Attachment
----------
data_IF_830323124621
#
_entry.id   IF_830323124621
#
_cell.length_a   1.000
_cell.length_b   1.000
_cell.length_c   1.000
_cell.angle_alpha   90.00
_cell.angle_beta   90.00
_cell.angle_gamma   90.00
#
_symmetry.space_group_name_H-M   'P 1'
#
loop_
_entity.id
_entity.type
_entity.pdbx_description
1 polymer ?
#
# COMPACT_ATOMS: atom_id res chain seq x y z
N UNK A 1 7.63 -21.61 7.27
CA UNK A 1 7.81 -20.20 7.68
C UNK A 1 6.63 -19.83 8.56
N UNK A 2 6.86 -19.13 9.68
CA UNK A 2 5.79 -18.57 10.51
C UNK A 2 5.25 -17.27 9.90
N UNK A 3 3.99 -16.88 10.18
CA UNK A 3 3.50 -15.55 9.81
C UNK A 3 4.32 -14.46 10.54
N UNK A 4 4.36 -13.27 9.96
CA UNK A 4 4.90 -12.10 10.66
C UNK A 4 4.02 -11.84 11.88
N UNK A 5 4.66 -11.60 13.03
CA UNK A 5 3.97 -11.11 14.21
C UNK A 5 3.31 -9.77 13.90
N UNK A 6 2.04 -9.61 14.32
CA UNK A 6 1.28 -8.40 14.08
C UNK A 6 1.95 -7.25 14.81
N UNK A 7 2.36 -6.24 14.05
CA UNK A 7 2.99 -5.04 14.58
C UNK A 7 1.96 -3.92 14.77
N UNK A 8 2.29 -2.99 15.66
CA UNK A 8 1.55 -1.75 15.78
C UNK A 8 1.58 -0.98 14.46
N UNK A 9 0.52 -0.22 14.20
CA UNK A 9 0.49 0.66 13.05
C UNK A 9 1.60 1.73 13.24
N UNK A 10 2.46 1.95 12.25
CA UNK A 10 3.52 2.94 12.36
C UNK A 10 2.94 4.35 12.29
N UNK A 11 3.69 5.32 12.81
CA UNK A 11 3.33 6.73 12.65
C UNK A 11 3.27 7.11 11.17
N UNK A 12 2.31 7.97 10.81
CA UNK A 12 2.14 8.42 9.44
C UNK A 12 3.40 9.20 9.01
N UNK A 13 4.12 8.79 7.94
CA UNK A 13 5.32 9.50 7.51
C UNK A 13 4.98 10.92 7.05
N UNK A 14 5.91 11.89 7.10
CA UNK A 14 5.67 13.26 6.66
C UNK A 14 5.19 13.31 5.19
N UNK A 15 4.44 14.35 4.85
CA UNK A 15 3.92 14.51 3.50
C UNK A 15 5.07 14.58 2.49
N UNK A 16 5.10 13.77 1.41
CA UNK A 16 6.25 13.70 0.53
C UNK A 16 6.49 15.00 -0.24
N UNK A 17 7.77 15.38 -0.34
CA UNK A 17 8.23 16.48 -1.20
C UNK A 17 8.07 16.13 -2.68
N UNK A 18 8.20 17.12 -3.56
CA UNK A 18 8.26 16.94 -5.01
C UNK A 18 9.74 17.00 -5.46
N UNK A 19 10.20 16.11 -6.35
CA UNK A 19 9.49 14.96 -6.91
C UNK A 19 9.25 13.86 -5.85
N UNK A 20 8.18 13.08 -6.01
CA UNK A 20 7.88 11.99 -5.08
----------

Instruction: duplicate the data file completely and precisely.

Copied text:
data_IF_830323124621
#
_entry.id   IF_830323124621
#
_cell.length_a   1.000
_cell.length_b   1.000
_cell.length_c   1.000
_cell.angle_alpha   90.00
_cell.angle_beta   90.00
_cell.angle_gamma   90.00
#
_symmetry.space_group_name_H-M   'P 1'
#
loop_
_entity.id
_entity.type
_entity.pdbx_description
1 polymer ?
#
# COMPACT_ATOMS: atom_id res chain seq x y z
N UNK A 1 7.63 -21.61 7.27
CA UNK A 1 7.81 -20.20 7.68
C UNK A 1 6.63 -19.83 8.56
N UNK A 2 6.86 -19.13 9.68
CA UNK A 2 5.79 -18.57 10.51
C UNK A 2 5.25 -17.27 9.90
N UNK A 3 3.99 -16.88 10.18
CA UNK A 3 3.50 -15.55 9.81
C UNK A 3 4.32 -14.46 10.54
N UNK A 4 4.36 -13.27 9.96
CA UNK A 4 4.90 -12.10 10.66
C UNK A 4 4.02 -11.84 11.88
N UNK A 5 4.66 -11.60 13.03
CA UNK A 5 3.97 -11.11 14.21
C UNK A 5 3.31 -9.77 13.90
N UNK A 6 2.04 -9.61 14.32
CA UNK A 6 1.28 -8.40 14.08
C UNK A 6 1.95 -7.25 14.81
N UNK A 7 2.36 -6.24 14.05
CA UNK A 7 2.99 -5.04 14.58
C UNK A 7 1.96 -3.92 14.77
N UNK A 8 2.29 -2.99 15.66
CA UNK A 8 1.55 -1.75 15.78
C UNK A 8 1.58 -0.98 14.46
N UNK A 9 0.52 -0.22 14.20
CA UNK A 9 0.49 0.66 13.05
C UNK A 9 1.60 1.73 13.24
N UNK A 10 2.46 1.95 12.25
CA UNK A 10 3.52 2.94 12.36
C UNK A 10 2.94 4.35 12.29
N UNK A 11 3.69 5.32 12.81
CA UNK A 11 3.33 6.73 12.65
C UNK A 11 3.27 7.11 11.17
N UNK A 12 2.31 7.97 10.81
CA UNK A 12 2.14 8.42 9.44
C UNK A 12 3.40 9.20 9.01
N UNK A 13 4.12 8.79 7.94
CA UNK A 13 5.32 9.50 7.51
C UNK A 13 4.98 10.92 7.05
N UNK A 14 5.91 11.89 7.10
CA UNK A 14 5.67 13.26 6.66
C UNK A 14 5.19 13.31 5.19
N UNK A 15 4.44 14.35 4.85
CA UNK A 15 3.92 14.51 3.50
C UNK A 15 5.07 14.58 2.49
N UNK A 16 5.10 13.77 1.41
CA UNK A 16 6.25 13.70 0.53
C UNK A 16 6.49 15.00 -0.24
N UNK A 17 7.77 15.38 -0.34
CA UNK A 17 8.23 16.48 -1.20
C UNK A 17 8.07 16.13 -2.68
N UNK A 18 8.20 17.12 -3.56
CA UNK A 18 8.26 16.94 -5.01
C UNK A 18 9.74 17.00 -5.46
N UNK A 19 10.20 16.11 -6.35
CA UNK A 19 9.49 14.96 -6.91
C UNK A 19 9.25 13.86 -5.85
N UNK A 20 8.18 13.08 -6.01
CA UNK A 20 7.88 11.99 -5.08